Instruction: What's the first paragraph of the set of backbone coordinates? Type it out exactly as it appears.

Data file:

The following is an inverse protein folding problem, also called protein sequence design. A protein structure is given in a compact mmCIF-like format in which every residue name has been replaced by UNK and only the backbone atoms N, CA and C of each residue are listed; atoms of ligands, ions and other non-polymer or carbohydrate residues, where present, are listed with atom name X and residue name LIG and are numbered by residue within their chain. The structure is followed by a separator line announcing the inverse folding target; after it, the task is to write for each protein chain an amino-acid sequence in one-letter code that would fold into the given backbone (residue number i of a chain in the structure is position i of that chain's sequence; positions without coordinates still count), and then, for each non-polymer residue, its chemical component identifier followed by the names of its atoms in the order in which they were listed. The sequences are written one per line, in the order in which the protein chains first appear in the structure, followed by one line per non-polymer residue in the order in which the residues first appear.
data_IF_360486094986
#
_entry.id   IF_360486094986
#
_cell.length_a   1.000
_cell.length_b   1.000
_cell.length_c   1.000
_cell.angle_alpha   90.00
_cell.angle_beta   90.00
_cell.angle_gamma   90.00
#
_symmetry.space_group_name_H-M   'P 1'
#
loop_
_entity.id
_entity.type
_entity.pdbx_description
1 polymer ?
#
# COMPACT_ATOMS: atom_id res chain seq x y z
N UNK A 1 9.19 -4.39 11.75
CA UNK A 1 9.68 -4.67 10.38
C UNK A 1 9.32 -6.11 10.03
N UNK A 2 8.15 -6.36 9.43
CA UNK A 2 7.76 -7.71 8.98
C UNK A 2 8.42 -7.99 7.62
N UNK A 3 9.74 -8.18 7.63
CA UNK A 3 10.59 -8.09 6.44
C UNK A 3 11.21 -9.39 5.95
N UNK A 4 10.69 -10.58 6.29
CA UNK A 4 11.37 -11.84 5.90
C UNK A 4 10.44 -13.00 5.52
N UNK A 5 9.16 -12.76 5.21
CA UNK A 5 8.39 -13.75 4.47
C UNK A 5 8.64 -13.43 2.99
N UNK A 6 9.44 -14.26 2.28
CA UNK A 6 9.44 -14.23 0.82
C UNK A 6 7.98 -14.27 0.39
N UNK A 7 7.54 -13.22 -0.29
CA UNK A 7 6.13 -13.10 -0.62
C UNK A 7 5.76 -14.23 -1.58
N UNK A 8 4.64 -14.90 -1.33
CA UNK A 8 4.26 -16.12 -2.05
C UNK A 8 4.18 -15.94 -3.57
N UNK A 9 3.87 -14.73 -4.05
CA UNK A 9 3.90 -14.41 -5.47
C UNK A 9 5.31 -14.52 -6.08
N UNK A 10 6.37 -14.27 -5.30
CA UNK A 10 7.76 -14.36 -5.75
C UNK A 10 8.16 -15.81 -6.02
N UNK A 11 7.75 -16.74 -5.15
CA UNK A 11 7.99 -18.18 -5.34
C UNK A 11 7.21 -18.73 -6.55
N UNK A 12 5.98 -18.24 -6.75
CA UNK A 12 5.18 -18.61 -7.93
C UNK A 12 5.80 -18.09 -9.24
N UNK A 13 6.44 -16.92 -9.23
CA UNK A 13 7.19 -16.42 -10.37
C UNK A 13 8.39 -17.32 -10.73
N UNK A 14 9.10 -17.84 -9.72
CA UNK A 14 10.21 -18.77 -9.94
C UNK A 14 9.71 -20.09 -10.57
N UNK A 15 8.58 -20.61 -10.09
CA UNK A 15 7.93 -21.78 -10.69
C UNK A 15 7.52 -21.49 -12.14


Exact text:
The following is an inverse protein folding problem, also called protein sequence design. A protein structure is given in a compact mmCIF-like format in which every residue name has been replaced by UNK and only the backbone atoms N, CA and C of each residue are listed; atoms of ligands, ions and other non-polymer or carbohydrate residues, where present, are listed with atom name X and residue name LIG and are numbered by residue within their chain. The structure is followed by a separator line announcing the inverse folding target; after it, the task is to write for each protein chain an amino-acid sequence in one-letter code that would fold into the given backbone (residue number i of a chain in the structure is position i of that chain's sequence; positions without coordinates still count), and then, for each non-polymer residue, its chemical component identifier followed by the names of its atoms in the order in which they were listed. The sequences are written one per line, in the order in which the protein chains first appear in the structure, followed by one line per non-polymer residue in the order in which the residues first appear.